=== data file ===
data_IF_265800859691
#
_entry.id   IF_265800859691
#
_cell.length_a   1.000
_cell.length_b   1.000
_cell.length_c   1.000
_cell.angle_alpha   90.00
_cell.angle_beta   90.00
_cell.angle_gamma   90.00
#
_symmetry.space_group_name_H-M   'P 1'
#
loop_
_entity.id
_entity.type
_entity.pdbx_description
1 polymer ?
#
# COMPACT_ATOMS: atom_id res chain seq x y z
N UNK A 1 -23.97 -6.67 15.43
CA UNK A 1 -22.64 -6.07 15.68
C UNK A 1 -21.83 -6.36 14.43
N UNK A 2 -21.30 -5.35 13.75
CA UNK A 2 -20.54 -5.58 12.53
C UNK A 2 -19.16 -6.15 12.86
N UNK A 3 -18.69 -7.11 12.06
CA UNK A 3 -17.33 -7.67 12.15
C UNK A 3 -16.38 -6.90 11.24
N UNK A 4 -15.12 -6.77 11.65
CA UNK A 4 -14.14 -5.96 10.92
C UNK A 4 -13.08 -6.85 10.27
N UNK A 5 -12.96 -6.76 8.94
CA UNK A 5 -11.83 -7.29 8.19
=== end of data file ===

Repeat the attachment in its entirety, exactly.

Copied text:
data_IF_265800859691
#
_entry.id   IF_265800859691
#
_cell.length_a   1.000
_cell.length_b   1.000
_cell.length_c   1.000
_cell.angle_alpha   90.00
_cell.angle_beta   90.00
_cell.angle_gamma   90.00
#
_symmetry.space_group_name_H-M   'P 1'
#
loop_
_entity.id
_entity.type
_entity.pdbx_description
1 polymer ?
#
# COMPACT_ATOMS: atom_id res chain seq x y z
N UNK A 1 -23.97 -6.67 15.43
CA UNK A 1 -22.64 -6.07 15.68
C UNK A 1 -21.83 -6.36 14.43
N UNK A 2 -21.30 -5.35 13.75
CA UNK A 2 -20.54 -5.58 12.53
C UNK A 2 -19.16 -6.15 12.86
N UNK A 3 -18.69 -7.11 12.06
CA UNK A 3 -17.33 -7.67 12.15
C UNK A 3 -16.38 -6.90 11.24
N UNK A 4 -15.12 -6.77 11.65
CA UNK A 4 -14.14 -5.96 10.92
C UNK A 4 -13.08 -6.85 10.27
N UNK A 5 -12.96 -6.76 8.94
CA UNK A 5 -11.83 -7.29 8.19